Big oil execs on Capitol Hill to defend their tax breaks.
NEW YORK (CNNMoney) -- Are you afraid of an audit? Well, just be glad you aren't running a giant oil company.
The Internal Revenue Service keeps 35 agents stationed full time at Exxon Mobil's Houston headquarters, conducting a full-time audit of its books in office space provided by the company.
Why? Because the corporate tax code is so complicated, keeping IRS agents in Houston is actually the easiest thing for both the IRS and Exxon (Fortune 500) -- where tax returns run 20,000 pages.,
The U.S. corporate tax code is often described as "inefficient" and "complex." It is never described as "good." At the root of the problem: A system of inverted incentives that encourage corporations to lobby for special tax breaks -- and politicians to insert them into the code.
The corporate tax rate is purportedly 35%, one of the highest in the world. But not every corporation pays that rate. In fact, some companies are so good at taking advantage of special tax breaks, they pay no taxes at all.
Howard Gleckman, resident fellow at the Tax Policy Center, calls modifications to the tax code a "perpetual motion machine."
Corporations pay lobbyists. Lobbyists convince lawmakers to add tax breaks. Lawmakers modify the tax code. Corporations hire lawyers and accountants to comply with the new rules. The IRS scrambles to keep up.
All the modifications amount to government spending by another name. Businesses don't get a check from the government, but they save money just the same. And the federal government ends up with less tax revenue, adding to deficits. (Parsing Exxon's tax bill)
"All of that complexity didn't get in the tax code by accident," Gleckman said. "And it didn't get in there because some politician had a great idea. It got in because a business requested it."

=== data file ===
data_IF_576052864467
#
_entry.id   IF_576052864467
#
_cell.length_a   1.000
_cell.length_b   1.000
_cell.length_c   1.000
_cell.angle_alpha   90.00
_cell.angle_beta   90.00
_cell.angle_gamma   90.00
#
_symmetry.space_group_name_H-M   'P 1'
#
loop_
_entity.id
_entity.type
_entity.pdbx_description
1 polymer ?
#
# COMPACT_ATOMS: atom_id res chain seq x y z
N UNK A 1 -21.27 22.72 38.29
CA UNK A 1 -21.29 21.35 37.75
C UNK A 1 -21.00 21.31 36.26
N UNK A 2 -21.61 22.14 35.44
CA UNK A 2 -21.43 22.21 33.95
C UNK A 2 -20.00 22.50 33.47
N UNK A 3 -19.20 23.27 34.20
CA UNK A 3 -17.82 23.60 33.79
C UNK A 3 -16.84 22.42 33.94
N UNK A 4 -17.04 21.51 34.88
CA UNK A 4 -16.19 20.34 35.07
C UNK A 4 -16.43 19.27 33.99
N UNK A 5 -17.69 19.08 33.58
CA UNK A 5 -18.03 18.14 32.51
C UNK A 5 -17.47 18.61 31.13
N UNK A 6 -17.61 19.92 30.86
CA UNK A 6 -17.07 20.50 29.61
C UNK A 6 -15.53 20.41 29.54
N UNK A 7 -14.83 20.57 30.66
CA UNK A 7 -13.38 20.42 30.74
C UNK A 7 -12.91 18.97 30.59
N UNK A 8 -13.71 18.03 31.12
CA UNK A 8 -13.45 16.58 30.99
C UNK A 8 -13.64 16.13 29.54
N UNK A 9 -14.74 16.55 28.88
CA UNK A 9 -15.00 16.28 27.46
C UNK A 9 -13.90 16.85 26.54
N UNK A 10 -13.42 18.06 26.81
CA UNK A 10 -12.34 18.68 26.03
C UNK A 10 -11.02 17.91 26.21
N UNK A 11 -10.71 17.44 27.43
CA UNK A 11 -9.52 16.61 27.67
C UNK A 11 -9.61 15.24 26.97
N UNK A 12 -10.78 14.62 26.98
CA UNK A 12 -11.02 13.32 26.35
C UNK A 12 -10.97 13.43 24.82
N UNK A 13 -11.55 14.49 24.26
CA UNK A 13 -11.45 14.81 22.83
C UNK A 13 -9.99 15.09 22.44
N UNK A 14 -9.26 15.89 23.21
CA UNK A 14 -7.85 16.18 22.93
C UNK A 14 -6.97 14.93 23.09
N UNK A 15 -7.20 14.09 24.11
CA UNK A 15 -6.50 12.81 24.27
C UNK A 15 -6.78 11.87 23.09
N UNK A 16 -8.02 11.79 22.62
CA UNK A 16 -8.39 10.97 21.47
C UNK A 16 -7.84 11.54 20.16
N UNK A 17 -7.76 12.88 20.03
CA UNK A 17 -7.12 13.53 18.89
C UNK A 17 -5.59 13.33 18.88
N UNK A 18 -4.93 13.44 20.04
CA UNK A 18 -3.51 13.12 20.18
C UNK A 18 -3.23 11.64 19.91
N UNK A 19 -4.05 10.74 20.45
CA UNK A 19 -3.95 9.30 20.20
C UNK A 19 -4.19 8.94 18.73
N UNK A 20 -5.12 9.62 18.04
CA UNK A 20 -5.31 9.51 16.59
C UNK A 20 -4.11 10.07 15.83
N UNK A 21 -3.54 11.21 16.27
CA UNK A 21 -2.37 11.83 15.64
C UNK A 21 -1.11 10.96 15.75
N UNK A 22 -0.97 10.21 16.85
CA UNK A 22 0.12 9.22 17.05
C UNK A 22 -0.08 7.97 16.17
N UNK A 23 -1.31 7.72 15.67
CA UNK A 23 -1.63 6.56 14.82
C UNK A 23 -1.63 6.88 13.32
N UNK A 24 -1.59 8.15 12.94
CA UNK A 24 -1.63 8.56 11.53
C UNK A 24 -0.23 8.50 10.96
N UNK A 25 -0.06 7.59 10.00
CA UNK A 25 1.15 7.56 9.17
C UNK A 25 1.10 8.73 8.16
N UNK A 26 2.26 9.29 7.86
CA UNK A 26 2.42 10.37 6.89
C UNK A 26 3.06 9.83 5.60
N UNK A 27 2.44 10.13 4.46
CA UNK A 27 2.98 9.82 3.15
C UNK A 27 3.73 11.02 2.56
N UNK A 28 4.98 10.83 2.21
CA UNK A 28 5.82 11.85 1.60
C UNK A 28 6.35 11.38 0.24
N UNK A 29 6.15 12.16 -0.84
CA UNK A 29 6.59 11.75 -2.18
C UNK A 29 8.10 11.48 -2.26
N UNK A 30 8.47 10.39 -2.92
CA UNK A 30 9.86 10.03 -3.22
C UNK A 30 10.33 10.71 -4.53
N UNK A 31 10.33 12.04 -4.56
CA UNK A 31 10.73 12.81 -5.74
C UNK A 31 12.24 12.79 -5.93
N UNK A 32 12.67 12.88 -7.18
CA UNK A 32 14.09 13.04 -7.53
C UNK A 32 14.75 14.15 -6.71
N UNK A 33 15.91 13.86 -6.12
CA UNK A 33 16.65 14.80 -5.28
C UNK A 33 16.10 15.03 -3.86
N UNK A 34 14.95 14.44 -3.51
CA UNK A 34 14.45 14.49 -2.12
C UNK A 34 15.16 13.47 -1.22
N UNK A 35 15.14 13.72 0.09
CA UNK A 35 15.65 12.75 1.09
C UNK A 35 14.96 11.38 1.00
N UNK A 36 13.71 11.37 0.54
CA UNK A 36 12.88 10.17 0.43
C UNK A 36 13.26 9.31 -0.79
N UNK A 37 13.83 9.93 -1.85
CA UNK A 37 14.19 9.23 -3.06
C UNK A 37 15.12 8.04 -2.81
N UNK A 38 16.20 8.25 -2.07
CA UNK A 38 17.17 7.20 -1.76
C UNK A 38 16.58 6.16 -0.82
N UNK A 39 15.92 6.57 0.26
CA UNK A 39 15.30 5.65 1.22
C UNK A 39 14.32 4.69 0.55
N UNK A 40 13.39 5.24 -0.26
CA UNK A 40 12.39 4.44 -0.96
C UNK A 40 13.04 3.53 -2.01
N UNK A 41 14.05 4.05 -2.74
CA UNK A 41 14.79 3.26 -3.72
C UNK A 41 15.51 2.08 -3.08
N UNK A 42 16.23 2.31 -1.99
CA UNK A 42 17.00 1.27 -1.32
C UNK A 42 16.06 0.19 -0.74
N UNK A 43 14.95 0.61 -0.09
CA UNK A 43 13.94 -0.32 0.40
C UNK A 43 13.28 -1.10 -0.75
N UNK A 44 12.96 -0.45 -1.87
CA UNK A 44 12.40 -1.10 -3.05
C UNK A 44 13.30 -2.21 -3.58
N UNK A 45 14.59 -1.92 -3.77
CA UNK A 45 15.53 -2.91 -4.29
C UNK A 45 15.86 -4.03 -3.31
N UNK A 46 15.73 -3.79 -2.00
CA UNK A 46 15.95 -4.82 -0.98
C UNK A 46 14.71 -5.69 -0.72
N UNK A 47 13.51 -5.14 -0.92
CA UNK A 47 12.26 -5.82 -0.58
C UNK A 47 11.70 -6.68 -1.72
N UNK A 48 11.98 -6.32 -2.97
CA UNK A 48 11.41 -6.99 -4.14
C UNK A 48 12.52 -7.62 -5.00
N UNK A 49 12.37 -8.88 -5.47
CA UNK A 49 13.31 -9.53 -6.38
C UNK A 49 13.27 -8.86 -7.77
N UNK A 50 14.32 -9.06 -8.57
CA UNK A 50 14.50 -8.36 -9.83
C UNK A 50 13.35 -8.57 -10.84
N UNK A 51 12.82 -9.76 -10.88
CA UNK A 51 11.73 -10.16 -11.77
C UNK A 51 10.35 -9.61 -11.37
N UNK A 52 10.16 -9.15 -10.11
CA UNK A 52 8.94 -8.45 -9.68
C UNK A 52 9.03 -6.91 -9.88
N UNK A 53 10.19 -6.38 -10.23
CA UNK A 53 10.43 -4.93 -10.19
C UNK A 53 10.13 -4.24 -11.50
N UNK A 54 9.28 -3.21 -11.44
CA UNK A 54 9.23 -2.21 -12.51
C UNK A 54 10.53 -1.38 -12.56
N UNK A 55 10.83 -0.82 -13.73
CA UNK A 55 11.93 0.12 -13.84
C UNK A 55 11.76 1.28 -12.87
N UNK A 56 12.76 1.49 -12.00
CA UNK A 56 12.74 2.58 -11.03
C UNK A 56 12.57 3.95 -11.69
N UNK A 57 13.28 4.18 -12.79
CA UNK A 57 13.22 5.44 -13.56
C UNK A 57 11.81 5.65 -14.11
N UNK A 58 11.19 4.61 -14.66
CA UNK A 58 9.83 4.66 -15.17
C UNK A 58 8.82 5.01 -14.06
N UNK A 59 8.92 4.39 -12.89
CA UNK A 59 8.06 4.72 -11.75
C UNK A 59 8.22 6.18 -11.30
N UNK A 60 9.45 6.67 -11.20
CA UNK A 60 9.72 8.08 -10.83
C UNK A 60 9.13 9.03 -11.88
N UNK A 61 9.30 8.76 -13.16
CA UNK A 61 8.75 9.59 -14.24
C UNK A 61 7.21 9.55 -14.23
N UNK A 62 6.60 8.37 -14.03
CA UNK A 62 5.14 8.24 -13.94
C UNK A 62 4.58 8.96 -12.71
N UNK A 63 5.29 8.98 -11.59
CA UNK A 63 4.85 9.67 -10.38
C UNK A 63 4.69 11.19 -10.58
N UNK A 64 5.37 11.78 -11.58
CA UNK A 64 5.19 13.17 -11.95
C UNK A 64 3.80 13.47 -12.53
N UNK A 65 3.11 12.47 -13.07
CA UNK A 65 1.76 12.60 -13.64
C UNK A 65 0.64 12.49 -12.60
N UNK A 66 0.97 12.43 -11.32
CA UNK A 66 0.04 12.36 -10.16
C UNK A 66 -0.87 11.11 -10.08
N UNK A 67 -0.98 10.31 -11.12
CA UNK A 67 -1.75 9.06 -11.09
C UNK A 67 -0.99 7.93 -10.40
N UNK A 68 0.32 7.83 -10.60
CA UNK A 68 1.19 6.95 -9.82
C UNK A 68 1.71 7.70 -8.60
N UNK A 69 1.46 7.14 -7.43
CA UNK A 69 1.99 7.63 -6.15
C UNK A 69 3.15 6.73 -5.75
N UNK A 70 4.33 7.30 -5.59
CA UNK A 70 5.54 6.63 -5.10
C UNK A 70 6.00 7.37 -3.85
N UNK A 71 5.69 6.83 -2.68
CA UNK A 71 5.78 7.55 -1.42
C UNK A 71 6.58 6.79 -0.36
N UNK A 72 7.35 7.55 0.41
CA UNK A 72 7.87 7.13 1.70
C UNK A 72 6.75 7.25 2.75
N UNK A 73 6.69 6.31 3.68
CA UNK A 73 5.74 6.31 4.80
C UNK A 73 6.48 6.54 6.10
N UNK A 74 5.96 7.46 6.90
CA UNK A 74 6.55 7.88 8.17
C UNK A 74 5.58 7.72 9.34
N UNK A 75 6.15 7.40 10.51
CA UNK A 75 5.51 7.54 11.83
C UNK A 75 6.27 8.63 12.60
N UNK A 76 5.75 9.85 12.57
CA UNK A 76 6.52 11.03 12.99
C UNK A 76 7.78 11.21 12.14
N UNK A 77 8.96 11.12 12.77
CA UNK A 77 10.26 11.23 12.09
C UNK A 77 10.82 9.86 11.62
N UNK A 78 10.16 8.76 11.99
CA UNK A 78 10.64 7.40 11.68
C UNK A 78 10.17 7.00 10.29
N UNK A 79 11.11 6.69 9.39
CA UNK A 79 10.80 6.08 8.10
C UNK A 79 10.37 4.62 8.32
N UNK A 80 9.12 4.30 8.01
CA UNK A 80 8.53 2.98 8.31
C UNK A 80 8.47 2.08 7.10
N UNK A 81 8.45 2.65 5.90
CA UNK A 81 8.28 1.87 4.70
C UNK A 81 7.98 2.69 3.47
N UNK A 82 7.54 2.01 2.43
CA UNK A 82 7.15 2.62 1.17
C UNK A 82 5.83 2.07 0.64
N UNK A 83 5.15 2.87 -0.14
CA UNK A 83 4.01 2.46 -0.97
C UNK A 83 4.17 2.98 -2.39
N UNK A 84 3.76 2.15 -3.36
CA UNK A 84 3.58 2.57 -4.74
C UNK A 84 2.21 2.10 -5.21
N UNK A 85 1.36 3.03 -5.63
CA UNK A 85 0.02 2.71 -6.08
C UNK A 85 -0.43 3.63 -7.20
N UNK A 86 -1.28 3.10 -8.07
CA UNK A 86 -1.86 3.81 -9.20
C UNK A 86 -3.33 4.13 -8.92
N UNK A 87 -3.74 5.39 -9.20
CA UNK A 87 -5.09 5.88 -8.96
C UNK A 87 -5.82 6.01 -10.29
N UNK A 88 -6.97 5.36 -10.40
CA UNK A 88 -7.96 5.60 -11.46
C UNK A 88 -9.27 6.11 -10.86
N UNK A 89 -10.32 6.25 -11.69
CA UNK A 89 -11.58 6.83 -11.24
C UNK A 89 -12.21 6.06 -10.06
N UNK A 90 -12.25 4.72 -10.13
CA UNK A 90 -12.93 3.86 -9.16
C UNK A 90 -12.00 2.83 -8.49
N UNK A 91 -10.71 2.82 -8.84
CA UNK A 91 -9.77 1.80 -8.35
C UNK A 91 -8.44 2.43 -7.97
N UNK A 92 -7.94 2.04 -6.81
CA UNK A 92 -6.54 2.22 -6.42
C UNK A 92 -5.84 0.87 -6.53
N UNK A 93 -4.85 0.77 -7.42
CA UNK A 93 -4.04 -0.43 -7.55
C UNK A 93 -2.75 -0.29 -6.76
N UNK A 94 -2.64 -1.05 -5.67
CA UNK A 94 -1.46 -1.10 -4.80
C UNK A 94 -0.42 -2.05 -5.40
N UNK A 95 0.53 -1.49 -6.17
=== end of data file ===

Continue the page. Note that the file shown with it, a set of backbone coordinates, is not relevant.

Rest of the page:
It wasn't always like this. The corporate tax code was overhauled during the Reagan administration, which cleared special tax breaks out of the code. The clean slate didn't last long.
"In 1986 we cleaned out all this stuff, and in 1987 we started putting it back in," Gleckman said.
It all starts with businesses seeking an advantage -- whether to keep up with foreign competition, or to honor their fiduciary duty to shareholders. Enter the lobbyists. (Big Oil's $38 billion defense)
In 2010, Exxon employed 50 lobbyists, and spent $12,450,000 to influence lawmakers, according to the Center for Responsive Politics. What does that buy you?
Over time, it buys a raft of tax breaks. And the process is repeated across every industry. NASCAR racetrack owners are allowed to write off the costs of their racetracks. There's the sweet deal for companies that make Puerto Rican rum.
For all the money and time spent on this process, the results are not pretty.
In order to keep up with changes in the tax code, corporate America is forced to hire lawyers and accountants at great cost. They help companies minimize their tax base, and bring home the bacon for shareholders.
But those lawyers advise their bosses to do funny things, like stash cash overseas to avoid repatriation taxes. And sometimes corporations even make business decisions based on the tax breaks involved.
Eventually, the chickens will come home to roost.
Some companies -- like GE -- have taken a cue from the tax code and structured themselves in a way designed to keep taxes very low, Gleckman said.
If the tax code is reformed, say to a 25% maximum rate that wipes away special tax breaks, GE will suffer because they pay close to 0% under the current system.
"If we dramatically change tax laws, GE would have to restructure itself again, and that's a very expensive proposition," Gleckman said.
Any reform will create winners and losers, and companies that have relied on generous tax breaks will be hardest hit.
"The nature of Washington is such that the losers will howl, scream, and hire lobbyists to protect their interests," Gleckman said.
Some companies -- entire industries even -- would be in danger of fading away.
Two prominent examples: The ethanol and solar industries.
"These are companies that not only take advantage of tax breaks, but they wouldn't even exist without them," Gleckman said. "The stakes are higher for them."
Politicians from both sides of the aisle agree that corporate tax reform is necessary. They disagree on what the target rate should be, but everyone recognizes the need for change.
However, it's probably not coming soon. The Obama administration has yet to release a detailed plan for reform, and the prospects of passing any kind of reform during an election year are dim. That leaves lawmakers with a narrow window to act.
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